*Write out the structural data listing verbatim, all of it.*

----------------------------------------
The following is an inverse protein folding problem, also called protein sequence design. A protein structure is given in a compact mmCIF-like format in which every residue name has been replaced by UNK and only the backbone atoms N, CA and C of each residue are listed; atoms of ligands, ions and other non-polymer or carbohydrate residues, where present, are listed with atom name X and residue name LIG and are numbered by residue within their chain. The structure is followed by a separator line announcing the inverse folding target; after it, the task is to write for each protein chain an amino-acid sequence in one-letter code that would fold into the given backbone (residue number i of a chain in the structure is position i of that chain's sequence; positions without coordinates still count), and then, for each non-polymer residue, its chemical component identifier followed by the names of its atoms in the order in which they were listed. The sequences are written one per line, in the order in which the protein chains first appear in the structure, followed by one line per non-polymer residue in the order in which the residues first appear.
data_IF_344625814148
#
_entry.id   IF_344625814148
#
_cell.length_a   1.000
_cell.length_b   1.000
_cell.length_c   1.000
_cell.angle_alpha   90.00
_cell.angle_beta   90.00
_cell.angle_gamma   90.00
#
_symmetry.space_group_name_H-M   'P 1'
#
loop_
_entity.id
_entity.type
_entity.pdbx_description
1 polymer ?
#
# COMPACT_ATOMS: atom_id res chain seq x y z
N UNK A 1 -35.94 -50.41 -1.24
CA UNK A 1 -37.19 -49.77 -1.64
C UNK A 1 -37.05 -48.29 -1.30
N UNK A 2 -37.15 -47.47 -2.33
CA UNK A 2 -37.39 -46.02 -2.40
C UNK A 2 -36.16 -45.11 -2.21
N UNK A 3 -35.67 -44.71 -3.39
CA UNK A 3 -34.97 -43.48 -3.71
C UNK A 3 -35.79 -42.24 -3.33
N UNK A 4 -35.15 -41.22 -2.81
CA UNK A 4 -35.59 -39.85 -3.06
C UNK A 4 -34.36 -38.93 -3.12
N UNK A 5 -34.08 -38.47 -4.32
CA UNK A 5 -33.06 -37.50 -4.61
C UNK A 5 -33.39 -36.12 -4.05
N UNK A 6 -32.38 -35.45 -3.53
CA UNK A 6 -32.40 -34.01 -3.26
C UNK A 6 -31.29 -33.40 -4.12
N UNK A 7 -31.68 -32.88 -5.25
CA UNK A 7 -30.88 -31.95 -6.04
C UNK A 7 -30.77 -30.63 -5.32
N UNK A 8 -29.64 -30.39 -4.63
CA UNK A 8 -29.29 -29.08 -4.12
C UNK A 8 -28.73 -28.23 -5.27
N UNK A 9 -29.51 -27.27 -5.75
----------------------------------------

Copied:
The following is an inverse protein folding problem, also called protein sequence design. A protein structure is given in a compact mmCIF-like format in which every residue name has been replaced by UNK and only the backbone atoms N, CA and C of each residue are listed; atoms of ligands, ions and other non-polymer or carbohydrate residues, where present, are listed with atom name X and residue name LIG and are numbered by residue within their chain. The structure is followed by a separator line announcing the inverse folding target; after it, the task is to write for each protein chain an amino-acid sequence in one-letter code that would fold into the given backbone (residue number i of a chain in the structure is position i of that chain's sequence; positions without coordinates still count), and then, for each non-polymer residue, its chemical component identifier followed by the names of its atoms in the order in which they were listed. The sequences are written one per line, in the order in which the protein chains first appear in the structure, followed by one line per non-polymer residue in the order in which the residues first appear.
data_IF_344625814148
#
_entry.id   IF_344625814148
#
_cell.length_a   1.000
_cell.length_b   1.000
_cell.length_c   1.000
_cell.angle_alpha   90.00
_cell.angle_beta   90.00
_cell.angle_gamma   90.00
#
_symmetry.space_group_name_H-M   'P 1'
#
loop_
_entity.id
_entity.type
_entity.pdbx_description
1 polymer ?
#
# COMPACT_ATOMS: atom_id res chain seq x y z
N UNK A 1 -35.94 -50.41 -1.24
CA UNK A 1 -37.19 -49.77 -1.64
C UNK A 1 -37.05 -48.29 -1.30
N UNK A 2 -37.15 -47.47 -2.33
CA UNK A 2 -37.39 -46.02 -2.40
C UNK A 2 -36.16 -45.11 -2.21
N UNK A 3 -35.67 -44.71 -3.39
CA UNK A 3 -34.97 -43.48 -3.71
C UNK A 3 -35.79 -42.24 -3.33
N UNK A 4 -35.15 -41.22 -2.81
CA UNK A 4 -35.59 -39.85 -3.06
C UNK A 4 -34.36 -38.93 -3.12
N UNK A 5 -34.08 -38.47 -4.32
CA UNK A 5 -33.06 -37.50 -4.61
C UNK A 5 -33.39 -36.12 -4.05
N UNK A 6 -32.38 -35.45 -3.53
CA UNK A 6 -32.40 -34.01 -3.26
C UNK A 6 -31.29 -33.40 -4.12
N UNK A 7 -31.68 -32.88 -5.25
CA UNK A 7 -30.88 -31.95 -6.04
C UNK A 7 -30.77 -30.63 -5.32
N UNK A 8 -29.64 -30.39 -4.63
CA UNK A 8 -29.29 -29.08 -4.12
C UNK A 8 -28.73 -28.23 -5.27
N UNK A 9 -29.51 -27.27 -5.75